A rumor that circulated last week suggesting that Apple was looking at moving the processors in their laptop line from Intel to ARM architecture generated a lot of interest amongst users and developers alike. However a new report from David Kanter at Real World Technologies is suggesting that this rumor was completely inaccurate and that the obstacles which Apple would have to overcome in order to make the switch make it, quite simply, a bad idea. In his analysis, Kanter comes up with several convincing reasons as to why it would not happen, amongst them:
•ARM microproccesors are designed for lower performance and unlikely to match x86 performance in the next few years
•High-end ARM designs may not have a power efficiency advantage over x86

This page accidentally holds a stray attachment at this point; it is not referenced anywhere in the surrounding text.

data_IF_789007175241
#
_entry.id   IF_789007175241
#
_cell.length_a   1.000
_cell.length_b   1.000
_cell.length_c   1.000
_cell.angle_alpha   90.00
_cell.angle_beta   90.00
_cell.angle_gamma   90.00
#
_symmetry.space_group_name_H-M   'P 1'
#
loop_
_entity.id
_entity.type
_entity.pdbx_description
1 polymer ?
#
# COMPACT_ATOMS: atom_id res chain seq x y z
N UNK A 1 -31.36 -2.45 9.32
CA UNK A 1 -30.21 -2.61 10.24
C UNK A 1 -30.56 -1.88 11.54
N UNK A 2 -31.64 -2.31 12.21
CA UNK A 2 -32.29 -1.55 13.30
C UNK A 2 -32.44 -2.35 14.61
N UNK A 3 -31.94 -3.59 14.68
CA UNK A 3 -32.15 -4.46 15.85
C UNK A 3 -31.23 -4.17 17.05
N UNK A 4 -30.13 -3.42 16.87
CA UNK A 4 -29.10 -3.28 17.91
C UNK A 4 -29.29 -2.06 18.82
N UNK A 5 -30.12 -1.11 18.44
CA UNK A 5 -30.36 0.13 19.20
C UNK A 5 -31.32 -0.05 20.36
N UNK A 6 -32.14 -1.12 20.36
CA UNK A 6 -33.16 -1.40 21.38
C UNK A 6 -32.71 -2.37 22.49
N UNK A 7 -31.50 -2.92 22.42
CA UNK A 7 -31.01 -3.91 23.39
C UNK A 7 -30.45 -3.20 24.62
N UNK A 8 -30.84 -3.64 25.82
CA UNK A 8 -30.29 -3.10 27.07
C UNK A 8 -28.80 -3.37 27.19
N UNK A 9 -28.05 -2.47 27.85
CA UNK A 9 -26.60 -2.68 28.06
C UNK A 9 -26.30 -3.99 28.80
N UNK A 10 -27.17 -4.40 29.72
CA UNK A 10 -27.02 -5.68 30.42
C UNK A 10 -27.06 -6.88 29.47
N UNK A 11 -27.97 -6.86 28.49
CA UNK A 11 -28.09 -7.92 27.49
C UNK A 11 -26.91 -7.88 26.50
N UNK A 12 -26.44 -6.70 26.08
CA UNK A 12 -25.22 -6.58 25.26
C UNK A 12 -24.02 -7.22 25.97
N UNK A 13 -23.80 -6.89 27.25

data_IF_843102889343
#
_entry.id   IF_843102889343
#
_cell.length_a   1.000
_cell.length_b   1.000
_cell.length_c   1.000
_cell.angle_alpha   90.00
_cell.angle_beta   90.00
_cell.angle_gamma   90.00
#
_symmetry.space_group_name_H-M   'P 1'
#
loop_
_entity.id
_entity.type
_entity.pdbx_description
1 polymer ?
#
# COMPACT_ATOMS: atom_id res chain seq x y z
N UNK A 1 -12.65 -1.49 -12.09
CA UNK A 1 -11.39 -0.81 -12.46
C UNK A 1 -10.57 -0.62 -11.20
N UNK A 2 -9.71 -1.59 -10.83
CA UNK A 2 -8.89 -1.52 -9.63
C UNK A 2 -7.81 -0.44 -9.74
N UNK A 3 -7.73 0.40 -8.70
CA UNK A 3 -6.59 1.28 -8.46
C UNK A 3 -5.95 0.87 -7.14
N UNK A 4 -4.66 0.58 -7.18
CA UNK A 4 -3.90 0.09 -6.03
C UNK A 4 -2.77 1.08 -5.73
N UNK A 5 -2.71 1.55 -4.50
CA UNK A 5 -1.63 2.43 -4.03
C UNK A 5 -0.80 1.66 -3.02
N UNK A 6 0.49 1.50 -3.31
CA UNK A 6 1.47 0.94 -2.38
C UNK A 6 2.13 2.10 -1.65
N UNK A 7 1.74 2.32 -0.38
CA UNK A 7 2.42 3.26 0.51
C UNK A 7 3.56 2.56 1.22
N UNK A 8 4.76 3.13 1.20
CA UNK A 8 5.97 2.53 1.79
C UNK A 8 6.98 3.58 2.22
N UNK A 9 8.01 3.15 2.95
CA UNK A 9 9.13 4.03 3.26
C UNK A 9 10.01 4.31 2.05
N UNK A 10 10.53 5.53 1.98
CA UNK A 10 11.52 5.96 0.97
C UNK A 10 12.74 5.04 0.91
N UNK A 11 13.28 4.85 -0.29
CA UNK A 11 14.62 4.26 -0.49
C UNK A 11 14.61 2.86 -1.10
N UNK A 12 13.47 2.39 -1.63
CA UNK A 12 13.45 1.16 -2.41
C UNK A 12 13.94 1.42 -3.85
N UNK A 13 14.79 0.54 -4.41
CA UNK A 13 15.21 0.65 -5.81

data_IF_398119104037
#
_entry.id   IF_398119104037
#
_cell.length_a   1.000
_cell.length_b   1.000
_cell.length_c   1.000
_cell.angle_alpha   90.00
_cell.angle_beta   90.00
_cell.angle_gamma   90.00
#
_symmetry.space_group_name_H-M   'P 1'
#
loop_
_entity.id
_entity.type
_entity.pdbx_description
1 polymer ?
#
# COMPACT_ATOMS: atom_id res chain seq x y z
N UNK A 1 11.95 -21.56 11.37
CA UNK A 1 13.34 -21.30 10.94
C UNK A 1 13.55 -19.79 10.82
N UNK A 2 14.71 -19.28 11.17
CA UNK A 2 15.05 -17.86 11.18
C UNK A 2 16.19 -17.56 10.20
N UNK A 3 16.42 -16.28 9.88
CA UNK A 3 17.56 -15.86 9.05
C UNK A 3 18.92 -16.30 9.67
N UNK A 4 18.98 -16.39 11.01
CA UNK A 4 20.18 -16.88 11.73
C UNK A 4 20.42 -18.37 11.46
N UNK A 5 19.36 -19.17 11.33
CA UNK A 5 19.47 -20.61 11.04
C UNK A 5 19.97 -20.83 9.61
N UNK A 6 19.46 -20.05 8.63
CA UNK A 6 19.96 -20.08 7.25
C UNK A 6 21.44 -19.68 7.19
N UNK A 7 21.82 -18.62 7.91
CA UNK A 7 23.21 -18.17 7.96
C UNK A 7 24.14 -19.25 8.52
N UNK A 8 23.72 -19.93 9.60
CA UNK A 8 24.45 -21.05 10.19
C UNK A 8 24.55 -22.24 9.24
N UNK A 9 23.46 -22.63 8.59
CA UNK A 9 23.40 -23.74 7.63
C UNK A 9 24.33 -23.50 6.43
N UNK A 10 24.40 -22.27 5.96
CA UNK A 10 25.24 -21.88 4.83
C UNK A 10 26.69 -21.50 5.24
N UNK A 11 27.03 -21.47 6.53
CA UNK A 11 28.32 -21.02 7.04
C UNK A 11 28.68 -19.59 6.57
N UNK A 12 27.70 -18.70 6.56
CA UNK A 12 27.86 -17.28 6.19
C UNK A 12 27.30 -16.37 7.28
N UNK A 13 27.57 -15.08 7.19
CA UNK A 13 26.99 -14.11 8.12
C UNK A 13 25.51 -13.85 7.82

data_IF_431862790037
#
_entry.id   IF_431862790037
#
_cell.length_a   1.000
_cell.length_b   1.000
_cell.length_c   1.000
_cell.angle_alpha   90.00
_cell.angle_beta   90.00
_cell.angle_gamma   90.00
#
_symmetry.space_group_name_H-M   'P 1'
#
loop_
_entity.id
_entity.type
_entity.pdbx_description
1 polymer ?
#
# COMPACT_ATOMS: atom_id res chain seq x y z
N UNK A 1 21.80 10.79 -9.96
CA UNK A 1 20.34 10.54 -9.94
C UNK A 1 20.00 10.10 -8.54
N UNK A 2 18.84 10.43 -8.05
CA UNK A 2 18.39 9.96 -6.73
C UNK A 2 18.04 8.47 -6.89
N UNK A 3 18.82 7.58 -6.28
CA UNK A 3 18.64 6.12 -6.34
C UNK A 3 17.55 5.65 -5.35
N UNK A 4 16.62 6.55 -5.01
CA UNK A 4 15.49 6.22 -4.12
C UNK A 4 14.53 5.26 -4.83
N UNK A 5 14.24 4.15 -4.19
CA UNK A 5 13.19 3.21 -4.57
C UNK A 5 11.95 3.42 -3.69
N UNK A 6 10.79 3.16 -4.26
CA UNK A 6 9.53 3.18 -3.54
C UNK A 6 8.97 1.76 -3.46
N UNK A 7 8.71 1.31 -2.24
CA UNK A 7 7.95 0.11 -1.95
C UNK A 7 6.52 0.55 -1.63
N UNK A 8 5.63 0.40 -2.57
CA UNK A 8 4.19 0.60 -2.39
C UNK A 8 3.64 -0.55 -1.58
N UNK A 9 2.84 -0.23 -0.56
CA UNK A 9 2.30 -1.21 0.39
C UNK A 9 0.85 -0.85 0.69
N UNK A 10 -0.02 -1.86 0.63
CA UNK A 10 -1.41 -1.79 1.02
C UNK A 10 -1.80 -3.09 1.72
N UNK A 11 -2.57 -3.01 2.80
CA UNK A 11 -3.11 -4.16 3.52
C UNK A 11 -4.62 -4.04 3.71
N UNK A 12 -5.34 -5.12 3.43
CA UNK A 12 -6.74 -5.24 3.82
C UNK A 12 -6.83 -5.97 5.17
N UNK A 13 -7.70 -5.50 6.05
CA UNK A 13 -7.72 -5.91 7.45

•Emulating x86 on ARM is necessary for compatibility and reduces performance and efficiency even further
•Thunderbolt I/O is probably not available on ARM
•No second source ARM vendors for key components such as the GPU
•Intel and AMD already do an excellent job competing to meet Apple’s needs
The analysis certainly seems to answer many of the questions that were raised following the rumor that Apple was planning on putting ARM processors in its next generation of MacBook Air laptops as early as 2012. Certainly, that migrating to ARM processors would have little or no performance or power benefits seems to be the biggest obstacle. Kanter also points to the lack of Thunderbolt support (although this could be easily solved) and the fact that Intel is extremely competitive in meeting Apple’s requirements.
Many people would like to see the iPad and the MacBook line grow closer together and, while moving to ARM processors in Mac laptops would be one step nearer to accomplishing this, in the near future at least, it appears that Intel in Macs is here to stay.